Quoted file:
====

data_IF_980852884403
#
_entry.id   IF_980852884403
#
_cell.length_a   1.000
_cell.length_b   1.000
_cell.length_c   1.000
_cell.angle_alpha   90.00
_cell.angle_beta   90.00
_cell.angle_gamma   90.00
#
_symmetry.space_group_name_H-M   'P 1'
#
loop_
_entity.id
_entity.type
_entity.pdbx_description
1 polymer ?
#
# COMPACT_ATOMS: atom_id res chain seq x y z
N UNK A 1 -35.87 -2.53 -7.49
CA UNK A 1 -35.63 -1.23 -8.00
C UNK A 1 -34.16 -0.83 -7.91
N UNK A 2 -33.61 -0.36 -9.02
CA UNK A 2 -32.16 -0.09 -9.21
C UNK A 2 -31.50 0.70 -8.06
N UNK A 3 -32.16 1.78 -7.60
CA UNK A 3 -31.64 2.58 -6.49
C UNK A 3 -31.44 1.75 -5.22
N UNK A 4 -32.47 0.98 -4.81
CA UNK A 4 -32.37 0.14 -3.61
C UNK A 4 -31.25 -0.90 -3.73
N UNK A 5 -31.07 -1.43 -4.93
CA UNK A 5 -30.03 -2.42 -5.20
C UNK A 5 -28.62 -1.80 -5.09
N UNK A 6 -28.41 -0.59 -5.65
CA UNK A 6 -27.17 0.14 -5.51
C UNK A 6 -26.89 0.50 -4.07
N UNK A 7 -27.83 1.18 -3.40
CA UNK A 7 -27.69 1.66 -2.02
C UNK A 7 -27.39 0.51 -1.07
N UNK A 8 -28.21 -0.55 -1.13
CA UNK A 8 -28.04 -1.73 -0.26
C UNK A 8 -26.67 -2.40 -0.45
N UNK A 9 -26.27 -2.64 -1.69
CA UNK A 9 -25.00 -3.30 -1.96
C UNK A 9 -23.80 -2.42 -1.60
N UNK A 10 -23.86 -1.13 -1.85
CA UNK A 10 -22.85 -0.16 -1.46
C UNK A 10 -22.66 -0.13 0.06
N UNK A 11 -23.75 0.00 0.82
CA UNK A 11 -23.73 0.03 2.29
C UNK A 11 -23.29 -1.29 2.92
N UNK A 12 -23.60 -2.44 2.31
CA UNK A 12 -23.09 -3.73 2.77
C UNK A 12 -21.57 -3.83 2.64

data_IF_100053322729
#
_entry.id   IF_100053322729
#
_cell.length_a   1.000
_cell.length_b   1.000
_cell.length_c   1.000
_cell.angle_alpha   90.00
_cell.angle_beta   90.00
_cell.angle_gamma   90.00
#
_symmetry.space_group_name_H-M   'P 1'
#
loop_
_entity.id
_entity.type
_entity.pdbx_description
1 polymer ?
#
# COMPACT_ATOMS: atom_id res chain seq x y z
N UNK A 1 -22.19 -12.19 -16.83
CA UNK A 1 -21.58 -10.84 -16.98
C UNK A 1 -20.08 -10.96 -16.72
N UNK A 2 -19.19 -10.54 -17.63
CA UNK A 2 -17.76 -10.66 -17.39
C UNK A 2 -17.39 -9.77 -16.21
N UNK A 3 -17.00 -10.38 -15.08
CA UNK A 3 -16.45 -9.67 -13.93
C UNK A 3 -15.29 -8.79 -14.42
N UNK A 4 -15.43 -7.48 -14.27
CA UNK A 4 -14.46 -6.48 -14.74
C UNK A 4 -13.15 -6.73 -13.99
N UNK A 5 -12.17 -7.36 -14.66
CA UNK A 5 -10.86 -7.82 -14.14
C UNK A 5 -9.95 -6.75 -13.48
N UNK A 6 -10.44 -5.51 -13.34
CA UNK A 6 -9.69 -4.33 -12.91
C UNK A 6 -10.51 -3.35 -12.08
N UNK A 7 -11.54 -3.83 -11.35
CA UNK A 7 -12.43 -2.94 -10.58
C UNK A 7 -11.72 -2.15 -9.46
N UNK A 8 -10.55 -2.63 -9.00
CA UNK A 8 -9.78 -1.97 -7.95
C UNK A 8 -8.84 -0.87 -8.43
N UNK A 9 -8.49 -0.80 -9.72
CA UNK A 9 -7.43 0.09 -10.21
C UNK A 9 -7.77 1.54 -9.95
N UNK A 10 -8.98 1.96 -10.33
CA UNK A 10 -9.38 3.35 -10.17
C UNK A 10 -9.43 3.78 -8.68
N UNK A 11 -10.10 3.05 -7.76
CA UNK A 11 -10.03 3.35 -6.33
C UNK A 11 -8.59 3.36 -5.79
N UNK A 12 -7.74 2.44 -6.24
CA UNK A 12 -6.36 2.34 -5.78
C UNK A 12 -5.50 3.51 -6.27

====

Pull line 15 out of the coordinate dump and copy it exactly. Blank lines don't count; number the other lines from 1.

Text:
_entity.id